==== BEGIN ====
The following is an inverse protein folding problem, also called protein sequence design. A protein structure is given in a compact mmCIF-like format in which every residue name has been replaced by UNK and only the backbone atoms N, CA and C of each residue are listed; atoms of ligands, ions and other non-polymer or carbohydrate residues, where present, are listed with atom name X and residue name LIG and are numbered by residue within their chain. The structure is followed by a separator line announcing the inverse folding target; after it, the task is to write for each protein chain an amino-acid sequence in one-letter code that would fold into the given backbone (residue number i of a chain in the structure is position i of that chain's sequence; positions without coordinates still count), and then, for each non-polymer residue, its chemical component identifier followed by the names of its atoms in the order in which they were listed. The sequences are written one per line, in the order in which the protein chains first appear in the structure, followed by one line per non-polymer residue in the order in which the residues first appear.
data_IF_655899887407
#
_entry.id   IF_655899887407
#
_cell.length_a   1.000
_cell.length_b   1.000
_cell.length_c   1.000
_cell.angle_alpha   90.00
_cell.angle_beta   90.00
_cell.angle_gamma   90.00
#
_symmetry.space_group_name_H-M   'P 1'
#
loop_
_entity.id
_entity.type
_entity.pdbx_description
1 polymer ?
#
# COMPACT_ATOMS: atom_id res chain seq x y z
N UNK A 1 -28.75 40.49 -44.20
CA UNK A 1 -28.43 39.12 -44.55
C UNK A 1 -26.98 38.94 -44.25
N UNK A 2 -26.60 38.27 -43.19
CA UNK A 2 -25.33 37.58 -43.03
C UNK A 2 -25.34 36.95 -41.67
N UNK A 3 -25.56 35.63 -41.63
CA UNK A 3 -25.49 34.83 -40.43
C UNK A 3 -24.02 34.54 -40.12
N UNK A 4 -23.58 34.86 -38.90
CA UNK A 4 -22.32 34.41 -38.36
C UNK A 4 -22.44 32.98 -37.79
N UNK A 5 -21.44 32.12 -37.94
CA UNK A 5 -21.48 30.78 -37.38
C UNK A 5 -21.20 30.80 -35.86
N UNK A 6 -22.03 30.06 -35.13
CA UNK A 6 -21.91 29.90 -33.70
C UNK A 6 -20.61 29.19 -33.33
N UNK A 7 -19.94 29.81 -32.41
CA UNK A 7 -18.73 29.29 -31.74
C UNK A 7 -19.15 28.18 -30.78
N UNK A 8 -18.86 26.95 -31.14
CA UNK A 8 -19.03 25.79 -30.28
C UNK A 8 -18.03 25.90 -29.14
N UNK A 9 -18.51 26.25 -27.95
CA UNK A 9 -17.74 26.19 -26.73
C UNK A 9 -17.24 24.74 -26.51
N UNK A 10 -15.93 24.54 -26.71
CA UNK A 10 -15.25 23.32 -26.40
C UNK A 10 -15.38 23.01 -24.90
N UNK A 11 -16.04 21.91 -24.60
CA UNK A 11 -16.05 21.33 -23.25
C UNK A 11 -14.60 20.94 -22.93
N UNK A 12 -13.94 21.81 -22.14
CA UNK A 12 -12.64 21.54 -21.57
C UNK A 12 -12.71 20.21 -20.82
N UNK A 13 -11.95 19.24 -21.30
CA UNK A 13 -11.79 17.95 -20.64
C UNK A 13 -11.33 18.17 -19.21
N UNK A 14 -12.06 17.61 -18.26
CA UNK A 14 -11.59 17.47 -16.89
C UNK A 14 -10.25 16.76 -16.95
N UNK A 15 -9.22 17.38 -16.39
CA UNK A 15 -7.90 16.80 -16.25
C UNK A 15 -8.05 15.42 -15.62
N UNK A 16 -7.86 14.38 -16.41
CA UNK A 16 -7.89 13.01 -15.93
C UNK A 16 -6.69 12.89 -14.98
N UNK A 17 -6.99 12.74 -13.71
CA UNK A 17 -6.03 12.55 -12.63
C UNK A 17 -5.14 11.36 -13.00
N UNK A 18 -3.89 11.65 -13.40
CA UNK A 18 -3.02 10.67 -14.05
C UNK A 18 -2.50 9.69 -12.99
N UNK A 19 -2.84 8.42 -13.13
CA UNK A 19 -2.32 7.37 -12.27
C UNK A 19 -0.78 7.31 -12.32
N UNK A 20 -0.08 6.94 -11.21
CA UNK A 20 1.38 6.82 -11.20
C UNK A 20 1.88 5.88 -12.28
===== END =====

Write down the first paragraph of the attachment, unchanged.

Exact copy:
The following is an inverse protein folding problem, also called protein sequence design. A protein structure is given in a compact mmCIF-like format in which every residue name has been replaced by UNK and only the backbone atoms N, CA and C of each residue are listed; atoms of ligands, ions and other non-polymer or carbohydrate residues, where present, are listed with atom name X and residue name LIG and are numbered by residue within their chain. The structure is followed by a separator line announcing the inverse folding target; after it, the task is to write for each protein chain an amino-acid sequence in one-letter code that would fold into the given backbone (residue number i of a chain in the structure is position i of that chain's sequence; positions without coordinates still count), and then, for each non-polymer residue, its chemical component identifier followed by the names of its atoms in the order in which they were listed. The sequences are written one per line, in the order in which the protein chains first appear in the structure, followed by one line per non-polymer residue in the order in which the residues first appear.